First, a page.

It was a Quechua "2-Second Tent" with two continuous super flexy poles so the whole thing can just be folded up into a disk about 50 cm/18 inches in diameter and maybe 15 cm/6 inches deep . You see a lot of these, and bigger models at commercial campgrounds here. You basically take it out of its storage bag and give it a shake and there it is. It's too heavy for backpacking and my daughter has heard reports of broken poles, but I was surprised how functional and reasonably well-made it was, with a full double wall and a tough bathtub floor made out of reinforced "blue-tarp" material. I think it's a bit tricky and takes a lot longer to fold up -- I didn't get to do this because it was still a little damp in the AM so the refuge staff took care of it.
with more wildflowers like this Linaria alpina along the way...
...and a final 600 m climb to get to Refuge Jean Collet.
The refuge is on a natural flat spot in otherwise relentlessly steep terrain and so has fantastic views. We were advised not to take the high route there without ice axe and crampons, but sometime I would love to do it and summit the Croix de la Belledonne, or maybe even Grand Pic de Belledonne, which requires a little climbing.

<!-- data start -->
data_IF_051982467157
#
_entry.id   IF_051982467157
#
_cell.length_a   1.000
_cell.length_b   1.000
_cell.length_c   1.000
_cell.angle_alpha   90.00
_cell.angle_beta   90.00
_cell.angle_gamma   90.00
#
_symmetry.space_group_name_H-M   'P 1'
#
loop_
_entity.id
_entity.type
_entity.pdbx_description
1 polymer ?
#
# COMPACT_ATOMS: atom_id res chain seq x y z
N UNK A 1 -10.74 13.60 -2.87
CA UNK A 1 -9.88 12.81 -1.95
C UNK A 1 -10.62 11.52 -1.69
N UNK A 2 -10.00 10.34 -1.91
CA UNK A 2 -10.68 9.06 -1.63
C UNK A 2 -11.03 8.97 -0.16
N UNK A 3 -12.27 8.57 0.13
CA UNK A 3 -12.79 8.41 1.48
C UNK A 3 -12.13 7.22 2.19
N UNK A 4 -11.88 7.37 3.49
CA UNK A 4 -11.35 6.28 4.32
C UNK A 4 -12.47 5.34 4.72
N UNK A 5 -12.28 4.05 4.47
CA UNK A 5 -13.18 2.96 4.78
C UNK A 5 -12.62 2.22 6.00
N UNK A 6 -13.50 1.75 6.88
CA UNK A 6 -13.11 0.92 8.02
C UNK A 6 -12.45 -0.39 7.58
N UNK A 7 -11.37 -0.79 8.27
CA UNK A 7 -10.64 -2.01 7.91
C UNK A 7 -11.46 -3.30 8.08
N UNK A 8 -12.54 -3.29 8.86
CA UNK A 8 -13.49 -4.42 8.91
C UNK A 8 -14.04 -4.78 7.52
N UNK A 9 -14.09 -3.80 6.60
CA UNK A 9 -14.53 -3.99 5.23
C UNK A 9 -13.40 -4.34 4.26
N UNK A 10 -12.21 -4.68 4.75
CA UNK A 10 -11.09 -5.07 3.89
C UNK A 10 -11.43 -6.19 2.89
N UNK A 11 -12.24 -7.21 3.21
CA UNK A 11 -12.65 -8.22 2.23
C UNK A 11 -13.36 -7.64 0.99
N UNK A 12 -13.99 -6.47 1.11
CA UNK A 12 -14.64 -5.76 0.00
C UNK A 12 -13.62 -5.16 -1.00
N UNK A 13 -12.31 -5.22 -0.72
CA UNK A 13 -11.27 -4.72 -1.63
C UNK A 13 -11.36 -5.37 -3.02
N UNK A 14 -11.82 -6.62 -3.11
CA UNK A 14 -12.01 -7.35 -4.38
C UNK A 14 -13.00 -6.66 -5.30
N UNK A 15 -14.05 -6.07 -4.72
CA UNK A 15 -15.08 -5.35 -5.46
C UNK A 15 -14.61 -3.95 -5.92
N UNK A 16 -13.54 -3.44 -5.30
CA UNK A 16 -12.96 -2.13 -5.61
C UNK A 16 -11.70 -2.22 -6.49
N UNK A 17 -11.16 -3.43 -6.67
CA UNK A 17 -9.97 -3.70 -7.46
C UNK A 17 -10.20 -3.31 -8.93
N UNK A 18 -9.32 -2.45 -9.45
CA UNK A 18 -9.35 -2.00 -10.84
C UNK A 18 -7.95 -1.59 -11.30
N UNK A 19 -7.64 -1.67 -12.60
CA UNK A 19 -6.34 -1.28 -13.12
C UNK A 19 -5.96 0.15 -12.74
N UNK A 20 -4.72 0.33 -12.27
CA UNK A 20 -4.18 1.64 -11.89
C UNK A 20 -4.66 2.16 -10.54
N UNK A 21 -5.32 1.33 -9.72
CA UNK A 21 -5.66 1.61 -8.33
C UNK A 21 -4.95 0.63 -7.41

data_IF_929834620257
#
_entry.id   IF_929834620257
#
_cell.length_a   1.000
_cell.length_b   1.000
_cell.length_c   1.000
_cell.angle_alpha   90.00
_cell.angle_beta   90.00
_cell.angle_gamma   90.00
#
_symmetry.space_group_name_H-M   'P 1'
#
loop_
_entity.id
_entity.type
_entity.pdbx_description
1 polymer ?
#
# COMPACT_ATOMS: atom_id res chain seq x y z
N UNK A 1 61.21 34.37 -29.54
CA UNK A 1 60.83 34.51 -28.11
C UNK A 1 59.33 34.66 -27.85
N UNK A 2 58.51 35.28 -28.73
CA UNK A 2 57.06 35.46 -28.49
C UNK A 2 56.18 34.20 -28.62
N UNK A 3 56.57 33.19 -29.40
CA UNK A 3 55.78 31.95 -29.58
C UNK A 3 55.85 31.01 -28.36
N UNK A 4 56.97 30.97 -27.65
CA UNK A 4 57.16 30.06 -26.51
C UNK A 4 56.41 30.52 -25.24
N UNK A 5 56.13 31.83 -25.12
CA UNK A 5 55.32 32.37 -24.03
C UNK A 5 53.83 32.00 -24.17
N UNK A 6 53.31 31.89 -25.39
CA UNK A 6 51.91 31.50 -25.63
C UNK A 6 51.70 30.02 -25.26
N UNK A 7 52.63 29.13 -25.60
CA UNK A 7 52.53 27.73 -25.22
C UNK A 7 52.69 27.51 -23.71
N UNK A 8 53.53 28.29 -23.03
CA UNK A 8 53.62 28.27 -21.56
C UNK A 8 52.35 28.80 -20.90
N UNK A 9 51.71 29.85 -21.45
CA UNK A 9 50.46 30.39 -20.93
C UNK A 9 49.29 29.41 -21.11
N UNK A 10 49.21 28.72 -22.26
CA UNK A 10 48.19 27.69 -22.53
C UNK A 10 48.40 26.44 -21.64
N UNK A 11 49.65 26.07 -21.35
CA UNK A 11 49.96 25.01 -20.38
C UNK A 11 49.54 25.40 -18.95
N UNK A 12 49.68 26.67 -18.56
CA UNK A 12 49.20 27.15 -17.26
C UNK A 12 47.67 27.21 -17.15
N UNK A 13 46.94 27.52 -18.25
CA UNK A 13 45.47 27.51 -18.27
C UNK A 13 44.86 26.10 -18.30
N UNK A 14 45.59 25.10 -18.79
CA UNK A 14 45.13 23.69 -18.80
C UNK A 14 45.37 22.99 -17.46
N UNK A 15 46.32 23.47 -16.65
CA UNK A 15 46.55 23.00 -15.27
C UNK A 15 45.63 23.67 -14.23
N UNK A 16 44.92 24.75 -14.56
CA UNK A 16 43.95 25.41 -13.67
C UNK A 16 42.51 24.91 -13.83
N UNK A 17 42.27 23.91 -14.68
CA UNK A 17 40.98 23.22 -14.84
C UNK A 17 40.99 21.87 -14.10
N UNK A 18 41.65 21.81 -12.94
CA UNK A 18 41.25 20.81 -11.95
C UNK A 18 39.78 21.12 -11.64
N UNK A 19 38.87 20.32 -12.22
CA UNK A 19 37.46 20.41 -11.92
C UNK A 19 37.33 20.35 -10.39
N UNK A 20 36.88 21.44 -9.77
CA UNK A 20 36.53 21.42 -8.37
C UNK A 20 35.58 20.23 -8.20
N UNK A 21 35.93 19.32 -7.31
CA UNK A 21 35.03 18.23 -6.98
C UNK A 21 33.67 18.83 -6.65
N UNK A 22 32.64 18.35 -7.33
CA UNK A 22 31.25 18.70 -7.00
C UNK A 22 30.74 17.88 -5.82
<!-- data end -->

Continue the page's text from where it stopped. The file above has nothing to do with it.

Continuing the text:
Day 3 was we went down and took a long traverse back to our car. We were happy to give a French brother-sister duo a ride back to Grenoble, should have got their picture. We stayed two more nights at our favorite apartment-hotel back in Grenoble before heading north. We went a little slower and took some time out to stop in various French and German towns with deep histories dating back to the middle ages. From the town of Ribeauvillé near Colmar we hiked up to the ruins of three different chateaux on a ridge overlooking the town. Here's Saint Ullrich, the biggest and most complete one:
This is in the Alsace region which traded hands between France and Germany up until WWI, so there are a lot of German names around as well.
That's all for now!